Recently, I watched A Midnight in Paris staring Owen Wilson and Rachel McAdams. Many people may like the film, but I suspect it has a particularly special allure to writers or artisans. The reason is plain. It is a shuttle of nostalgia, back to a time when a modern awakening occurred in literature and painting alike. Picasso, Dali, Eliot, Hemingway, Stein, Fitzgerald; you name a famous writer/painter who lived during what is referred to as “Jazz Age Paris“, and you would probably find them there (and in the film) at some point or another. It was the place all artists went to ply their trade and were electrified by the presence of each other and the midnight stroll or conversation in such an inspiring place.
As a writer or artist, do you have a place such as this? We all have writers we look up to or back on. I am sure visiting the places they lived or a lecture by one of them would set us off on such a furiously scribbling fit, that our novels would be finished in mere days. The people I look up to or back toward in my writing nostalgia are The Inklings of Oxford. If I were to meet them, as Owen Wilson did, I may very well have to dig myself a hobbit hole or go on a long stroll in mid January that lasts for scores of kilometers. Or, hope that one day, on the coat tales of that elusive ‘White Whale’ advance, I may one day visit Oxford and The Kilns, especially.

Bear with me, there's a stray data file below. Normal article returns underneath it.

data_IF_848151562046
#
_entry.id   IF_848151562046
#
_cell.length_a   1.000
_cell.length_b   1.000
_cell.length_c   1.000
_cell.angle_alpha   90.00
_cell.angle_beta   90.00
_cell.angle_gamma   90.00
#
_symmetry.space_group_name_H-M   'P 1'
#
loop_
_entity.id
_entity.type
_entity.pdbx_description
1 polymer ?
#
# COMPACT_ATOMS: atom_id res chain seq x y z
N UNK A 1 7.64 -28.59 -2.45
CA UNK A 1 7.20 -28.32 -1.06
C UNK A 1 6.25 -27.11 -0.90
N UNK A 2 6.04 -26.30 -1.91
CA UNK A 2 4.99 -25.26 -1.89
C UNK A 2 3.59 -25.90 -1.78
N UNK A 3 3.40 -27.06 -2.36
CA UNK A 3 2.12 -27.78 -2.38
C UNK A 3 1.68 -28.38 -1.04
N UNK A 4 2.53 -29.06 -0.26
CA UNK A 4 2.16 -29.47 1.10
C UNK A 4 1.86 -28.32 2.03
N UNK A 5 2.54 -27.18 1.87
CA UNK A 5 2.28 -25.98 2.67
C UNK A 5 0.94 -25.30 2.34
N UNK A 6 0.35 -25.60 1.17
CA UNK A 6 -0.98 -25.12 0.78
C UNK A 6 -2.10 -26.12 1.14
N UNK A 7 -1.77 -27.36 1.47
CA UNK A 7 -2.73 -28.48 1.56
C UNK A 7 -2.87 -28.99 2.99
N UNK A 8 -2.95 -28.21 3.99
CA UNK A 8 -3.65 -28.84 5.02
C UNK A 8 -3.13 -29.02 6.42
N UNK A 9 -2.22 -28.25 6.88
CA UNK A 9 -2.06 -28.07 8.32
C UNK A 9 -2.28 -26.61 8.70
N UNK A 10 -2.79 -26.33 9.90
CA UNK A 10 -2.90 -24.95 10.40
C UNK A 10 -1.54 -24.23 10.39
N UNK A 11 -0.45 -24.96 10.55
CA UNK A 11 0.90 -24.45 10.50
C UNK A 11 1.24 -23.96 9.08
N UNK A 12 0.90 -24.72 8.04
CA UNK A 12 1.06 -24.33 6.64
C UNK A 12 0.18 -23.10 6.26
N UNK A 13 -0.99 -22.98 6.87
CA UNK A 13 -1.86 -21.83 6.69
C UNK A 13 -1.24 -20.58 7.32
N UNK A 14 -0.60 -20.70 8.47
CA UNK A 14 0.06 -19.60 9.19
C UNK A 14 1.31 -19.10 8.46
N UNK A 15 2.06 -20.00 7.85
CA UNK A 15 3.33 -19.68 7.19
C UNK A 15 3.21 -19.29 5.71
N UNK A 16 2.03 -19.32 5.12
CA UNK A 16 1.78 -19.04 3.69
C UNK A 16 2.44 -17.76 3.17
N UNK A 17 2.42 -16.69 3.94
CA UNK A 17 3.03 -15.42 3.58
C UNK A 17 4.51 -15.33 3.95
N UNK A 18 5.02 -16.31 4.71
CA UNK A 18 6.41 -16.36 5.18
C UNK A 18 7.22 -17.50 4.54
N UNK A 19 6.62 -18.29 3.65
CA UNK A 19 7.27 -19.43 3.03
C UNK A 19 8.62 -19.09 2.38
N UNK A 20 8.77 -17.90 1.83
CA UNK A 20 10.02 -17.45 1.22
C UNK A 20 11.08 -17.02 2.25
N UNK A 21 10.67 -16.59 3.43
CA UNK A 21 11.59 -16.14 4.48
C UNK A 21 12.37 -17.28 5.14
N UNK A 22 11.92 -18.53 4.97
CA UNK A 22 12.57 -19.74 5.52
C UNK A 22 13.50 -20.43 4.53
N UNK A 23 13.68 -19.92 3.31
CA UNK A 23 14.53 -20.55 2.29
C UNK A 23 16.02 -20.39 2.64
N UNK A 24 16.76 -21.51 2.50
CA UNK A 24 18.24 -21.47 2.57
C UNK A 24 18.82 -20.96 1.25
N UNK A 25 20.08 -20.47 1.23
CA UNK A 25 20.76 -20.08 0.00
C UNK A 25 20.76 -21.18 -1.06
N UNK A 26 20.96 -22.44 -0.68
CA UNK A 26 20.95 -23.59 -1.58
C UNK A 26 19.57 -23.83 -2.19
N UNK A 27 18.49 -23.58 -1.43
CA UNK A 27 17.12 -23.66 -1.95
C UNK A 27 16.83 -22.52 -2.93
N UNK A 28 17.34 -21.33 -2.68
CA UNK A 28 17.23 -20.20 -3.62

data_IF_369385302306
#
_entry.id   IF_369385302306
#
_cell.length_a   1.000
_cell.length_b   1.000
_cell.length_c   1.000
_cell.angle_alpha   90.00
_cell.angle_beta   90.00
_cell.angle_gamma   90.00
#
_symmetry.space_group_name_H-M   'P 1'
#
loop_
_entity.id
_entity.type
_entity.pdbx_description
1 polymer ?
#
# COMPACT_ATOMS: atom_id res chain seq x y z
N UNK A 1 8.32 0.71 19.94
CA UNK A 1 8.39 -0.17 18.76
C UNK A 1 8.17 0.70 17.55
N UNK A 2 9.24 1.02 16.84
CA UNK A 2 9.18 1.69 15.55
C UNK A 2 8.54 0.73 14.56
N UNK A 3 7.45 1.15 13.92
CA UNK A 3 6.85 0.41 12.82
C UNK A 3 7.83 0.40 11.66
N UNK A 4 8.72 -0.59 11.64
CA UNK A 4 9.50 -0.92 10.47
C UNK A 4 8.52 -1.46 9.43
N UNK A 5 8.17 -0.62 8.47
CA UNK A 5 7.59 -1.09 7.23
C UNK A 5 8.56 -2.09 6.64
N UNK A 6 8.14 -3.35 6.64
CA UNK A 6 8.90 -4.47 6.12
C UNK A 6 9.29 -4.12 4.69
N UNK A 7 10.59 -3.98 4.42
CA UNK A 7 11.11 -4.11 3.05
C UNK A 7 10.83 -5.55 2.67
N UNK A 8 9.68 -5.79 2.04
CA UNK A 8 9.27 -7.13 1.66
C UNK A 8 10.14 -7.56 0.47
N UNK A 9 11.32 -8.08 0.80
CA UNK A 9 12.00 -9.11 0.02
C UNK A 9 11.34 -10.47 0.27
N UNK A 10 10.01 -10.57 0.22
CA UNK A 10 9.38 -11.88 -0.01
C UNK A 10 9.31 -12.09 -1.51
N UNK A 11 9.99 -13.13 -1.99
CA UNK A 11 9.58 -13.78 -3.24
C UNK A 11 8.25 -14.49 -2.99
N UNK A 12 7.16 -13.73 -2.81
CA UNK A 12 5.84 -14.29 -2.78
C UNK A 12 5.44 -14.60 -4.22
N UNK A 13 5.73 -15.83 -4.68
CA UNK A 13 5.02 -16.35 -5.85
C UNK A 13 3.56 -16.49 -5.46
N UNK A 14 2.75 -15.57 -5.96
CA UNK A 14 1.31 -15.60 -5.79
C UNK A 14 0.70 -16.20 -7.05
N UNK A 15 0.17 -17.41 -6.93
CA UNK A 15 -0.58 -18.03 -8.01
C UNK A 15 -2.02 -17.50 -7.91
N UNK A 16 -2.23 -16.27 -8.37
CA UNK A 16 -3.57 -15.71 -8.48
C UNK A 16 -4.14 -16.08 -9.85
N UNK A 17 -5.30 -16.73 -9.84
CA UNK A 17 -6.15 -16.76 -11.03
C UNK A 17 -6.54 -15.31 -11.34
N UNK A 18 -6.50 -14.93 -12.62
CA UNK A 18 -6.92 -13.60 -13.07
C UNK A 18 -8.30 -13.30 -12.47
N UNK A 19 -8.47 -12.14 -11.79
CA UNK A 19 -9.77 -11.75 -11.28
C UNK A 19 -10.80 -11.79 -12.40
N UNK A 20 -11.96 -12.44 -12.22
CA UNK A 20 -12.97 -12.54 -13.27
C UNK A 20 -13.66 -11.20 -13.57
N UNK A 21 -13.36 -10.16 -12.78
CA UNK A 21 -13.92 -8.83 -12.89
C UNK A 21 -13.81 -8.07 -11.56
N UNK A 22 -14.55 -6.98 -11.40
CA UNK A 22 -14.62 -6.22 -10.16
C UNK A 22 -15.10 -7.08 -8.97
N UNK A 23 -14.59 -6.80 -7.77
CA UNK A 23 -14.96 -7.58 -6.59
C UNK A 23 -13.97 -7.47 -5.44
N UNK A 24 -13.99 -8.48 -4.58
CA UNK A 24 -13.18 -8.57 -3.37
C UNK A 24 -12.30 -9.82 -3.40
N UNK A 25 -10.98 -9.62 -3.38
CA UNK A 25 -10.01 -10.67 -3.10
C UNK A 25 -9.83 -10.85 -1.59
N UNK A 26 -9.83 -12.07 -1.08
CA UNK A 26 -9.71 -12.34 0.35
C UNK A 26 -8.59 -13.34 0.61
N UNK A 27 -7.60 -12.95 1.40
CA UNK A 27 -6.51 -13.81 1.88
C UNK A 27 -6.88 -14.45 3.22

Since, I cannot transport back in time as Wilson did and hand Gertrude Stein my novel to ask her what she thinks or ask father time to turn the dial back several decades to have a chat with Lewis and the gang at the Bird and the Baby, there are other ways you and I must strike onward to create an atmosphere where we are inspired. Perhaps by meeting with fellow writers, discovering new writing blogs and commenting on the posts, attending lectures or classes on the craft, discussing novels with friends and coworkers, or hanging out in beautiful but dusty second hand book shops. In other words, do anything and everything to convince yourself you are apart of this world. A place where only good and worth while stories reside, in other words, your very own Moveable Feast.